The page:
| CAIRNS: Helping out in negotiations
Auckland: The bitter pay dispute between New Zealand Cricket (NZC) and the country’s first-class cricketers was settled after top players met NZC chief executive Martin Snedden on Monday.
Snedden told a news conference that the two parties had resolved the dispute and reached an agreement which would take the New Zealand Cricket Players’ Association (NZCPA) and NZC through to mid-2006.
NZC had offered a players’ pool payment of $NZ 5 million ($ US2.5 million) for each of the next four years but Snedden said on Monday that this had been upped to $ NZ5.1 million.
“That extra money and a little bit of tweaking to our final offer has led to today’s agreement,” Snedden said. “I am confident we will now have a good working relationship with our cricketers and I am looking forward to the coming domestic season and the visit of India.”
New Zealand captain Stephen Fleming and allrounder Chris Cairns stepped in to negotiate on behalf of the players over the last few days and Snedden said he was glad to be able to speak directly to the cricketers.
“Once we were able to do that you can see resolution came fairly quickly,” he said.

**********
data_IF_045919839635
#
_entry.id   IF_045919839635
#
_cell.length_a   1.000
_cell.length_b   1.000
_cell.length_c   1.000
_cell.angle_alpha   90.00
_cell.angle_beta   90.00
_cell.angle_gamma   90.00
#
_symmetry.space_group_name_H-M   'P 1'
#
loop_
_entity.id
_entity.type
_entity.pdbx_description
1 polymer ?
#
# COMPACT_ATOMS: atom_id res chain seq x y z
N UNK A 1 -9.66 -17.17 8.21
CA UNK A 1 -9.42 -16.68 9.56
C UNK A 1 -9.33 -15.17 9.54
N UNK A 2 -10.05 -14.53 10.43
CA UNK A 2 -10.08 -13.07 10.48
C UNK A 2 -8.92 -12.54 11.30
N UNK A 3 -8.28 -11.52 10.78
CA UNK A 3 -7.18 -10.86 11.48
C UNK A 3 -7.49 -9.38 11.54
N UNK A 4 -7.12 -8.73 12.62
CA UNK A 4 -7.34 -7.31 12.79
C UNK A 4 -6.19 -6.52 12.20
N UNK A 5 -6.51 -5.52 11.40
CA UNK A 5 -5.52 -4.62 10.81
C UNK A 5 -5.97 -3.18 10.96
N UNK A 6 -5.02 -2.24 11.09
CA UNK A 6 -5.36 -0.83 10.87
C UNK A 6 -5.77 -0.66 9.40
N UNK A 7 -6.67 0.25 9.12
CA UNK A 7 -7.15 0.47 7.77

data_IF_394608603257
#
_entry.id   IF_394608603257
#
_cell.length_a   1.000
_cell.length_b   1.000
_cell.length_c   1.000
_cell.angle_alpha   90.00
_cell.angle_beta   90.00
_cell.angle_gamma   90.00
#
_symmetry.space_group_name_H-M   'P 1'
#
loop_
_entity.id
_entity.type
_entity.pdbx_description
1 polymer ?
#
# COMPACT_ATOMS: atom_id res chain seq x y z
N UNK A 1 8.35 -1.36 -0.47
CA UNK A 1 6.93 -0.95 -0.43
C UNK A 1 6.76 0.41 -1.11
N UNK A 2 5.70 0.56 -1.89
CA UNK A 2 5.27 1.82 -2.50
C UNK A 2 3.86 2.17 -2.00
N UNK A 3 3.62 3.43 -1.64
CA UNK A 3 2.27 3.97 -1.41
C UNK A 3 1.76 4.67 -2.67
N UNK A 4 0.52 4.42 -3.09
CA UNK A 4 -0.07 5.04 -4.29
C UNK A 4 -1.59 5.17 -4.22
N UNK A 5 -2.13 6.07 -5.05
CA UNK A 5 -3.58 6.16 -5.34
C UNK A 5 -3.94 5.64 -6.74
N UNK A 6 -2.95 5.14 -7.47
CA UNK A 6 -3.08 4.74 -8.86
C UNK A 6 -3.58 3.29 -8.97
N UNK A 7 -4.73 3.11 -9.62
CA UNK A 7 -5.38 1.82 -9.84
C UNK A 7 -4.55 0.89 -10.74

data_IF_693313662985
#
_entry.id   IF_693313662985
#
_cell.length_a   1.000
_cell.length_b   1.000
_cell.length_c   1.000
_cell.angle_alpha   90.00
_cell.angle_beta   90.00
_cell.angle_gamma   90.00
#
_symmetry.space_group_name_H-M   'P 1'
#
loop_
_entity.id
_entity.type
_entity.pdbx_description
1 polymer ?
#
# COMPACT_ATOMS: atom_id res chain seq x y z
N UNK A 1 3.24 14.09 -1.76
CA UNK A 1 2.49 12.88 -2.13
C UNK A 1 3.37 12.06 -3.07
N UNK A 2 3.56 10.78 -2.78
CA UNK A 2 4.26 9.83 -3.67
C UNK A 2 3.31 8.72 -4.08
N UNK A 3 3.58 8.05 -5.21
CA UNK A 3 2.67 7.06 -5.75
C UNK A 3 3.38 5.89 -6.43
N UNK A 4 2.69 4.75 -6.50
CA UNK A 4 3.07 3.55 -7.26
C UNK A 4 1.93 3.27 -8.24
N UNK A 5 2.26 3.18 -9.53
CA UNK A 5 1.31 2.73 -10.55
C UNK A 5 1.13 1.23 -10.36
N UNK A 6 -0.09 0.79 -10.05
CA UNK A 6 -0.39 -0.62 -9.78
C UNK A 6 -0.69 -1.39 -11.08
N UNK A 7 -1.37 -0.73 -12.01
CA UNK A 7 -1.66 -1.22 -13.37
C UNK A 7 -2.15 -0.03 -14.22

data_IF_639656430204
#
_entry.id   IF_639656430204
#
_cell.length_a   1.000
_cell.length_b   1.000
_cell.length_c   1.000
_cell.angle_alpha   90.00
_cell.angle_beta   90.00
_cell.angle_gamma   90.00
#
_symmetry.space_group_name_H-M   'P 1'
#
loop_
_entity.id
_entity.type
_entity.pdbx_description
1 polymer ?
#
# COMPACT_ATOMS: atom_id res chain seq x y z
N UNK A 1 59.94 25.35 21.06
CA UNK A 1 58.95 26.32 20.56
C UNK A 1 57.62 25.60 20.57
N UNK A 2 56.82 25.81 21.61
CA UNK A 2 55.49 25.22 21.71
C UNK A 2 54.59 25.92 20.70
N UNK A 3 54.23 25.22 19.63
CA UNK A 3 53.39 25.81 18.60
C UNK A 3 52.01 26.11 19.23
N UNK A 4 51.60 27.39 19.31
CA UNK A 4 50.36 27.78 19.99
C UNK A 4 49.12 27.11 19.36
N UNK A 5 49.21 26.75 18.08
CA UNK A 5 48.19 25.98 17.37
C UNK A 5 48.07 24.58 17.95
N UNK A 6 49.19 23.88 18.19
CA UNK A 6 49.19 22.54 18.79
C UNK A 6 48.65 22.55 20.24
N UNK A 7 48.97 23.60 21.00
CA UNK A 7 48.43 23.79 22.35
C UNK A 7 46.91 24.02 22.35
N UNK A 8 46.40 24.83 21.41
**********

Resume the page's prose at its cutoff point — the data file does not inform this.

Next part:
The row between the NZCPA and NZC has simmered during talks over the last six months and came to a head when the 128 members of the NZCPA, including the international players, withdrew from any involvement with their provincial teams from October 1.
A final offer from NZC was rejected a week ago by the NZCPA, which led to NZC breaking off all negotiations.
“Once the bargaining process was stalled, there was a feeling in all of our hearts we wanted a resolution,” Cairns said. “Rather than sit there and do nothing, I felt my contribution could help to get us on the park.”
This season is an important one for Cairns, who missed the majority of the last home series against England because of surgery to his left knee. That operation kept him out of the tour of the West Indies and the ICC Champions Trophy in Sri Lanka and he is naturally keen to play again.
India arrive in New Zealand in early December for a tour containing two Tests and seven one-day Internationals.
The domestic season begins on November 23 with a four-day championship match between Central Districts and Otago in Wanganui.
But NZC last week cancelled the annual season-opening ‘Cricket Max’ tournament between the six first-class provinces, a mini version of the one-day game, and the national second XI competition due to begin in January.
While the Max tournament is unlikely to be revived, NZC may still resurrect the second XI competition.